A group of German infantrymen of the First World War live out their lives in the trenches of France. They find brief entertainment and relief in a village behind the lines, but primarily ... See full summary »
Georg Wilhelm Pabst
The Gangster Macheath secretly marries the daughter of beggar king Peachum. When Peachum finds out, he instructs the police chief Brown to arrest and hang Macheath. If not, all the beggars of Soho will disturb the upcoming coronation.
Vienna in the beginning of the twentieth century. Cavalry Lieutenant Fritz Lobheimer is about to end his affair with Baroness Eggerdorff when he meets the young Christine, the daughter of ... See full summary »
In London at the turn of the century, the bandit Mack the Knife marries Polly without the knowledge of her father, Peachum, the 'king of the beggars'.Written by
Brian rawnsley <firstname.lastname@example.org>
The film was banned by the Nazi Party in 1933 and prints of the film were destroyed. The film was restored and reconstructed in the 1960s. See more »
You too wish to be part of this splendid occasion. You, poorest of the poor, who'd long ago have perished in the sewers of Turnbridge if I hadn't spent sleepless nights devising a way to wring a few pence out of your poverty. For I've shown that the rich of this world have no qualms about causing misery but can't bear the sight of it. They have hard hearts but weak nerves. Well, we won't spare their nerves today! By the thousands we'll tear at their nerves, for our rags do not conceal our ...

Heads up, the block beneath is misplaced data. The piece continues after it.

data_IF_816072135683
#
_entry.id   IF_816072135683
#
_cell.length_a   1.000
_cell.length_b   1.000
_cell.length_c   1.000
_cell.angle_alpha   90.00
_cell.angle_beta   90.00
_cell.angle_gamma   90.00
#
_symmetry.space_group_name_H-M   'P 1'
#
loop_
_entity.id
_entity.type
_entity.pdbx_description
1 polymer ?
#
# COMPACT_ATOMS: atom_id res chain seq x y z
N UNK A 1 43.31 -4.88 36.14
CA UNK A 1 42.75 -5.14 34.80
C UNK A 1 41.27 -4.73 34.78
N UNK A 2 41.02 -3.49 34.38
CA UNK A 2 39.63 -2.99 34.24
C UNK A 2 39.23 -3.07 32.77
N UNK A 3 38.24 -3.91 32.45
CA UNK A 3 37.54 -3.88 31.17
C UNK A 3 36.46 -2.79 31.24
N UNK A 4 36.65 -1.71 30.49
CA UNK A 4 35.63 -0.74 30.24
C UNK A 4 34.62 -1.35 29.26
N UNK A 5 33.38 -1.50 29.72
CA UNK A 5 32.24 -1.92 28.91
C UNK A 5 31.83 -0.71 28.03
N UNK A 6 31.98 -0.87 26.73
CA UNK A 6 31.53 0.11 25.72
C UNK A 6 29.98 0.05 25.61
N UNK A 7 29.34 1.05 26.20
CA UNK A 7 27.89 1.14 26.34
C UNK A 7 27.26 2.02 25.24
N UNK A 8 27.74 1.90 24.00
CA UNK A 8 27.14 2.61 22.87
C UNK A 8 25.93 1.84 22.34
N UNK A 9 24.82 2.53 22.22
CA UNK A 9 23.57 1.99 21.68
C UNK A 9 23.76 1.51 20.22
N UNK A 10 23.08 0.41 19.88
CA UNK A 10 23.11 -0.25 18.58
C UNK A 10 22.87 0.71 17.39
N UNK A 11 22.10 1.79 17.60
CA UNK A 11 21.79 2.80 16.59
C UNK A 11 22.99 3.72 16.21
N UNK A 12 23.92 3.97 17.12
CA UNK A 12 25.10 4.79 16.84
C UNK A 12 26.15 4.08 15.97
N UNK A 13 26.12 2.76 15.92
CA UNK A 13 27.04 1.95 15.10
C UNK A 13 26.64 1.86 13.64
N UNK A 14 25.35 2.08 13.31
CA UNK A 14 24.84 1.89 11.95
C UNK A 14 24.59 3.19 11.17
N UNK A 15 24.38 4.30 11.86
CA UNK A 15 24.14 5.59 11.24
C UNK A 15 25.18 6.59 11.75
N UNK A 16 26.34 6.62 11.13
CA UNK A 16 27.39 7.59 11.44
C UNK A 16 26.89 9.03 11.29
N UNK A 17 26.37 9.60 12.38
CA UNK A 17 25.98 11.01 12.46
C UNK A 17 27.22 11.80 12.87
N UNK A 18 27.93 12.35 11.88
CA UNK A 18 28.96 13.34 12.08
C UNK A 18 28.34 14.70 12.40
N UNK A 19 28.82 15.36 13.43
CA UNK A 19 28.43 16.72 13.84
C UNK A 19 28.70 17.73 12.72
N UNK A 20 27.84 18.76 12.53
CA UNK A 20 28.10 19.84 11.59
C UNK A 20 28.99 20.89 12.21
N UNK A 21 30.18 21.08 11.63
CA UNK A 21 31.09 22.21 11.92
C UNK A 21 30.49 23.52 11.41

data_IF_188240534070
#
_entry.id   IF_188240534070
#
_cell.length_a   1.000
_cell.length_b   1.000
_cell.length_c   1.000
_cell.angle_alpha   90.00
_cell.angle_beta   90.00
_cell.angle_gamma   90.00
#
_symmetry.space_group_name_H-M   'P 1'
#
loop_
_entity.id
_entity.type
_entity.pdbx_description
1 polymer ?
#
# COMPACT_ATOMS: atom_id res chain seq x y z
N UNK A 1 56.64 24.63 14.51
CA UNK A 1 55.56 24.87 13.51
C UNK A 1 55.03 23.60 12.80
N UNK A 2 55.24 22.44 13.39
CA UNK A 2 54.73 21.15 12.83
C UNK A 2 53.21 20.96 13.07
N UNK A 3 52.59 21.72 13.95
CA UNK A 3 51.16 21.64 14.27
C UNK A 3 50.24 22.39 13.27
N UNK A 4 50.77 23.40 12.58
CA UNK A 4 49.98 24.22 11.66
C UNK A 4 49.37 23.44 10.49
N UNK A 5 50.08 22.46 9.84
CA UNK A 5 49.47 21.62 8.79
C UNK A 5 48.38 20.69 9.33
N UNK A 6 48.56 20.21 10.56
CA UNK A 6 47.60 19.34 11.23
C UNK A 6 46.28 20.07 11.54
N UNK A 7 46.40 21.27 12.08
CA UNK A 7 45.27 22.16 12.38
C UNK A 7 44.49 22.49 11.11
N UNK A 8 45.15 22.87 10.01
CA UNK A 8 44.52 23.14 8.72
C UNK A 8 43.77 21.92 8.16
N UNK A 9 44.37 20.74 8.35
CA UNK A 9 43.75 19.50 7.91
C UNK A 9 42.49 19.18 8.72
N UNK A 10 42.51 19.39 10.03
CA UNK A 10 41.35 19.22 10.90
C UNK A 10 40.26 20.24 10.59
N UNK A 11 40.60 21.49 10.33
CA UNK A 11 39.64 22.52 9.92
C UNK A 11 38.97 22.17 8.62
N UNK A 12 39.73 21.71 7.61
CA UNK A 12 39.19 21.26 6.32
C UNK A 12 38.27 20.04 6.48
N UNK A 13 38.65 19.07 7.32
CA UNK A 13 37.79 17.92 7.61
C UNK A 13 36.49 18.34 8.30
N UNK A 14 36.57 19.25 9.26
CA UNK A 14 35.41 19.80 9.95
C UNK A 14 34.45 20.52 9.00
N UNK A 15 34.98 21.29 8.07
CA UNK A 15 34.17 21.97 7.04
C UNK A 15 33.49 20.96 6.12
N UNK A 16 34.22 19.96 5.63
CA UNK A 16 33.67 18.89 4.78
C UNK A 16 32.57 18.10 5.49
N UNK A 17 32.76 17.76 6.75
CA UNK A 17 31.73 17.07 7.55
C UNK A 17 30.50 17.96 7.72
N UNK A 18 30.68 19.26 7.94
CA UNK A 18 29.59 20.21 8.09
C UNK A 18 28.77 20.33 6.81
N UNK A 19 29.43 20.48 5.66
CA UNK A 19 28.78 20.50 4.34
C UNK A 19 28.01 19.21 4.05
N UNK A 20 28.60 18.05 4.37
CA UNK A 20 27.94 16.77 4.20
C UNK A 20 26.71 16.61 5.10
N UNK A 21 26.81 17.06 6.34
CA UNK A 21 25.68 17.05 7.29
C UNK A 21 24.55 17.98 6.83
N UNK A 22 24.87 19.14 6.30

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Pabst filming of Brecht Masterpiece Still The Best
Hard-biting cynicism of governments, crooks, the bourgeoisie, misanthropy, and corruption is as stingingly appropriate today as it was in 1931. The leads are well cast and well executed as gangster Mack the Knife and his bride don't care whose feathers they ruffle. However, both take a backseat to Lotte Lenya's unforgettable portrayal of Pirate Jenny which has stood for 70+ years at finest revenge-dream sequence ever filmed.
Eerily, one of the sycophantic government stooges is a dead-ringer for Donald Rumsfeld. The incomparable Weill score is reason enough to watch this richly textured, ahead-of-its-time operetta. One thing -- this would be a great candidate for restoration because the copy aired on the PBS stations (where I've seen it twice) is frayed so badly that some sequences are very tough to see.
Nevertheless, if you're a student of mankind, Die Dreigroschenoper is one you will not wish to miss!
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